The Anonymous Widower

Reinstatement Of Rail Access To Devizes Via A New Station At Lydeway

This is one of the successful bids in the First Round of the Restoring Your Railway Fund.

Devizes is a growing town without a railway station.

The Wikipedia entry for the former Devizes station, says this about providing a new station.

Although Devizes was denied a railway station due to its stagnant population, as of 2017 the population had grown to 31,000, which could warrant its re-establishment. However, much of the vital land agreements and rights of way were sold off reducing the chances of reinstatement. An alternative plan has been proposed: to build Devizes Parkway Station at Clock Inn Park, three miles east of Devizes on the Reading–Taunton line, near to the site of the original junction for the branch at Etchilhampton.

It appears to have been taken from Baldrick’s book of cunning plans, where you create a virtual branch line using the A342, travellers’ personal transport and a shuttle bus service.

This Google Map shows the position of the station site at Clock Inn Park, with relation to Devizes.

Note.

  1. Devizes in the North-West corner of the map.
  2. Clock Inn Park in the South-East corner of the map.
  3. The A342 road connecting the town with the station site.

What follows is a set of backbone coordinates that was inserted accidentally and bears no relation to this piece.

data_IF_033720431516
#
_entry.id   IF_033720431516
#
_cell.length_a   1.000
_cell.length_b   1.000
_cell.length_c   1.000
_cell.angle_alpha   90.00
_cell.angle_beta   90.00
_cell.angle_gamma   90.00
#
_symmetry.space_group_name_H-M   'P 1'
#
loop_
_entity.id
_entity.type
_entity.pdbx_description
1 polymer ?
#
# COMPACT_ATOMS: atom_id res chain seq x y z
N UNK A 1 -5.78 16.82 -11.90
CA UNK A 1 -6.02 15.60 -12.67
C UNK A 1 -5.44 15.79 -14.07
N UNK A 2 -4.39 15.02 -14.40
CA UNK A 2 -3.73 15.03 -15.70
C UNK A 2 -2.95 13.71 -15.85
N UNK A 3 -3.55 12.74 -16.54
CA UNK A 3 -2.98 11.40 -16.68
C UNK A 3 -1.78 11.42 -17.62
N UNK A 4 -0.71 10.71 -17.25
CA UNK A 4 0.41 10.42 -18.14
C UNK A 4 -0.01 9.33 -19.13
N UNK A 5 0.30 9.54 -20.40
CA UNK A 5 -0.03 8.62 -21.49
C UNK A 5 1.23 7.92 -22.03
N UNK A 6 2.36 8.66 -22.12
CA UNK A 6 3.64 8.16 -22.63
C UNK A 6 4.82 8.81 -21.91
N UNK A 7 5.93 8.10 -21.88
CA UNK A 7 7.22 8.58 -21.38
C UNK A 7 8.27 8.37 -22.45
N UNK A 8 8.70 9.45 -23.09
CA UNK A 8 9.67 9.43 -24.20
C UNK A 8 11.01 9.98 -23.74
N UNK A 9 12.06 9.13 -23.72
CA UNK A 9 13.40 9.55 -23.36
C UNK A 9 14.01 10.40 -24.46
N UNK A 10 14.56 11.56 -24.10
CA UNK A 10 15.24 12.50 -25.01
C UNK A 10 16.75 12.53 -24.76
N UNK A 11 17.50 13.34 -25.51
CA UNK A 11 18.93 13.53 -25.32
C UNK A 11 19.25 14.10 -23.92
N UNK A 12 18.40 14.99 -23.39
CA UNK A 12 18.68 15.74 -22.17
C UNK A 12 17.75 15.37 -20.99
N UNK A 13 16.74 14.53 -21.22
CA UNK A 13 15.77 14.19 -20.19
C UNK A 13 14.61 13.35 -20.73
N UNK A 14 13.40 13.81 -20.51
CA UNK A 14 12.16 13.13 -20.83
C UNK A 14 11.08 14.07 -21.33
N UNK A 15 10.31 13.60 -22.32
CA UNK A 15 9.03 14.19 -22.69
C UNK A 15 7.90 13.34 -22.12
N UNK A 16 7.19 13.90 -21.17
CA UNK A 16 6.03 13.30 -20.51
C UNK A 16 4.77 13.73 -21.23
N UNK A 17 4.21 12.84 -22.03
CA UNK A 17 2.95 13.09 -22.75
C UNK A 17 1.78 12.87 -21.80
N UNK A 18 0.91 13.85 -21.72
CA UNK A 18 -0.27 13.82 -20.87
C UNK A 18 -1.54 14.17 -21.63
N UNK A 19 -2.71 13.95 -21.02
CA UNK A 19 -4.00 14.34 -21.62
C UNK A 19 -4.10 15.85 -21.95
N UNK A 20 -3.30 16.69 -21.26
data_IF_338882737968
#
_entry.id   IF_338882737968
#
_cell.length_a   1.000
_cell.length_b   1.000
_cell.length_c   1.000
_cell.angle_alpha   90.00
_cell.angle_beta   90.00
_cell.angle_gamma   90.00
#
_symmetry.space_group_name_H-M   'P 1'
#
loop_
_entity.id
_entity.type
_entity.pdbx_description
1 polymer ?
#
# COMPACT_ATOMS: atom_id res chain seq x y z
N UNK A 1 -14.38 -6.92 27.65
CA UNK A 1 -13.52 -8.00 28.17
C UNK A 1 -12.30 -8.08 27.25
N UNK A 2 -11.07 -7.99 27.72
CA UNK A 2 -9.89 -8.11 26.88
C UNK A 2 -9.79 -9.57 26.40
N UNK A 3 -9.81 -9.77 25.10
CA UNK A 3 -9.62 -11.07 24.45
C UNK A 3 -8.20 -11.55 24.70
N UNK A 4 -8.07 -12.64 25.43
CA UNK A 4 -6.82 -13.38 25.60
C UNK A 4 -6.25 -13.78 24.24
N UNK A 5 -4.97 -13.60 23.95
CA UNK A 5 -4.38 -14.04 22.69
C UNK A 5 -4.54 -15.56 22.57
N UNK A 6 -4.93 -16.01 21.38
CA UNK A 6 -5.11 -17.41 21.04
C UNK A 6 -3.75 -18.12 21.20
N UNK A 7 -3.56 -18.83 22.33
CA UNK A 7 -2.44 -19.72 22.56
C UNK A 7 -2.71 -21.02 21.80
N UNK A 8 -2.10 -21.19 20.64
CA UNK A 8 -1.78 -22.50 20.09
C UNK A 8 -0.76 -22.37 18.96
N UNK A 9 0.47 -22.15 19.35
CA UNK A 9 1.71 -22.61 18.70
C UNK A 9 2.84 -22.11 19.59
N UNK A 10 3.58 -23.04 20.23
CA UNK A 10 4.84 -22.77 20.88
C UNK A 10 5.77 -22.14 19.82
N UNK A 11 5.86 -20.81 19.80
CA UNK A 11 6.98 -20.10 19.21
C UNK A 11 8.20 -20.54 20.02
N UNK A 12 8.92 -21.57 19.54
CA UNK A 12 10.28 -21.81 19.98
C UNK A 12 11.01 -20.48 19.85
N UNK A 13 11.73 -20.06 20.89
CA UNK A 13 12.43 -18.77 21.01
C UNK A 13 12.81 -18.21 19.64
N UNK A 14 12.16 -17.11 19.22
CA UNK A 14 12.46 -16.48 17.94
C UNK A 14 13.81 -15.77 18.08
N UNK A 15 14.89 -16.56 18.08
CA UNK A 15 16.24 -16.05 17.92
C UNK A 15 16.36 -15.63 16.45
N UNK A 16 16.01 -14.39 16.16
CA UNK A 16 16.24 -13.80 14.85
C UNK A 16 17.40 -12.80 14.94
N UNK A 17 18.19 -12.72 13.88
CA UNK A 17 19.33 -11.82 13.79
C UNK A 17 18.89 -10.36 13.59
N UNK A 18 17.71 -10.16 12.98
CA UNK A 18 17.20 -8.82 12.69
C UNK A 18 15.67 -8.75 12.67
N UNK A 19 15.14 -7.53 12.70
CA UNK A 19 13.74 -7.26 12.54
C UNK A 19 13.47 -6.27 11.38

This more detailed Google Map shows the station site.

Note.

  1. The A342 going diagonally across the map.
  2. The Reading-Taunton Line going across the map.
  3. There’s even bus stops by the station site.

As the site could be fairly generous, I think a station with adequate parking could be created.

The Train Service

The train service is currently two hourly on this route between Paddington and Exeter St. David’s stations.

Perhaps, with an extra stop and more passengers, the service could be increased to hourly.

Another alternative would be to run battery-electric trains on the route between Paddington and Westbury, that called at all stations West of Newbury.

  • Trains would use the electrification between Paddington and Newbury and would leave Newbury with a full battery.
  • This service would be an extension of the current hourly service to Bedwyn station.
  • Between Newbury and Westbury stations is forty-two miles of unelectrified lines, which should be possible with a battery electric version of the Class 802 train.
  • Charging facilities would be needed at Westbury station.
  • Between Paddington and Westbury stations takes one hour and thirteen minutes.
  • Hitachi are quoting a ten minute charge time for one of their battery-electric trains.